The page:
100 years of EYN: Great anniversary celebrations in Nigeria

100 years of EYN: Jochen Kirsch and joel Billi in Abuja. Photo Yakubu Joseph

Mission 21 Director Jochen Kirsch and EYN President Joel Billi at the celebration service in Abuja. Photo Yakubu Joseph

The Church of the Brethren in Nigeria (EYN) is an important partner organization for Mission 21. Together we work for peacebuilding, education and food sovereignty. On the occasion of the 100th anniversary of EYN, Jochen Kirsch, Director of Mission 21, traveled to Abuja to celebrate together with the church leadership and the population and to bring greetings from our worldwide network.

It has been 100 years since the first service of the EYN in Nigeria was celebrated under a tamarind tree in the village of Garkida. The Church of the Brethren in Nigeria (Ekklesiyar Yan'uwa a Nigeria, EYN) emerged in 1923 from the missionary work of the American "Church of the Brethren" (COB). Since 1959 there has been a close and fruitful partnership between the EYN and Mission 21, then the Basel Mission.

Big event with over 5000 people

The church celebrated its 100th anniversary with its members at various locations in Nigeria. More than 5,000 people took part in the big closing service in the capital Abuja on Sunday, March 19, among them numerous dignitaries from other Christian churches in Nigeria, the Church of the Brethren from Rwanda, Burundi, the DR Congo, and a delegation from the USA. The Vice President of Nigeria, Yemi Osinbajo, also sent greetings.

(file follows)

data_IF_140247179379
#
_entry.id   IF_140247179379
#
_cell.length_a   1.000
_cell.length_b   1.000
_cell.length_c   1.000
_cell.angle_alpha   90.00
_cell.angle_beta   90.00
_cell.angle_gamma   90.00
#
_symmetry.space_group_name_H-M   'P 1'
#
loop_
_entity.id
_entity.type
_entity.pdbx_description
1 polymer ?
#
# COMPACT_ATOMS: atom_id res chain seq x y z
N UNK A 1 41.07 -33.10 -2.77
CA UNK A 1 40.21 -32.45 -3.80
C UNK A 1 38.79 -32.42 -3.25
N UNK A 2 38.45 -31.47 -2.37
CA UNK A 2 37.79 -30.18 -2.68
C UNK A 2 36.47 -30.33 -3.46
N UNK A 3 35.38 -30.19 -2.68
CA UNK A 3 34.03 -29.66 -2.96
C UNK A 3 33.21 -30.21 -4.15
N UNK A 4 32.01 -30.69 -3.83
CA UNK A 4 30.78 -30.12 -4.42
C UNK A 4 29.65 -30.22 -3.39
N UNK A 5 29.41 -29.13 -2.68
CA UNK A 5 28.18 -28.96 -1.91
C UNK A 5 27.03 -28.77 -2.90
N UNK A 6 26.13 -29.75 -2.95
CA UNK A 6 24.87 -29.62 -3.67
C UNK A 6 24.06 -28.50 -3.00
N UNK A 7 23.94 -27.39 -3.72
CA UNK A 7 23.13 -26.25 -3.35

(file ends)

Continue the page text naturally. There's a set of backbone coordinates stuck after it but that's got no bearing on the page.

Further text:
100 years eyn choir
Choir at the festive service.

Festive sermon by Jochen Kirsch

Director Jochen Kirsch traveled to Abuja as a representative of Mission 21. He had the honorable task of preaching the sermon during the service. Following the sermon, he read a greeting from former employees who have lived and worked in Nigeria on behalf of the Basel Mission and Mission 21 over the past decades, announced their donation for the humanitarian aid of Mission 21 in Nigeria and presented a tree to the president of the EYN on behalf of Mission 21 and the Basel Mission, as a sign of the rootedness and growth of the church in Nigeria and as a symbol of protection and nourishment for all people who need it.

Anniversary EYN Abuja
From left to right: Anthony Ndamsai, Vice President of EYN,
Salamatu Billi, wife of the church president, Jochen Kirsch, Director Mission 21, EYN-President Joel Billi.

Mission 21 supports peacebuilding

Mission 21 in Nigeria focuses on promoting peace and securing livelihoods. We support the population with numerous Projects in the areas of education, health promotion, food sovereignty as well as humanitarian aid.

The focus on peacebuilding and securing livelihoods is due to the situation in the country: The jihadist militia Boko Haram has caused indescribable suffering in northeastern Nigeria through years of terror. The crisis has claimed well over 40,000 victims so far. Around 2.5 million people from northern Nigeria have been internally displaced, according to UNHCR.

Projects for education and food sovereignty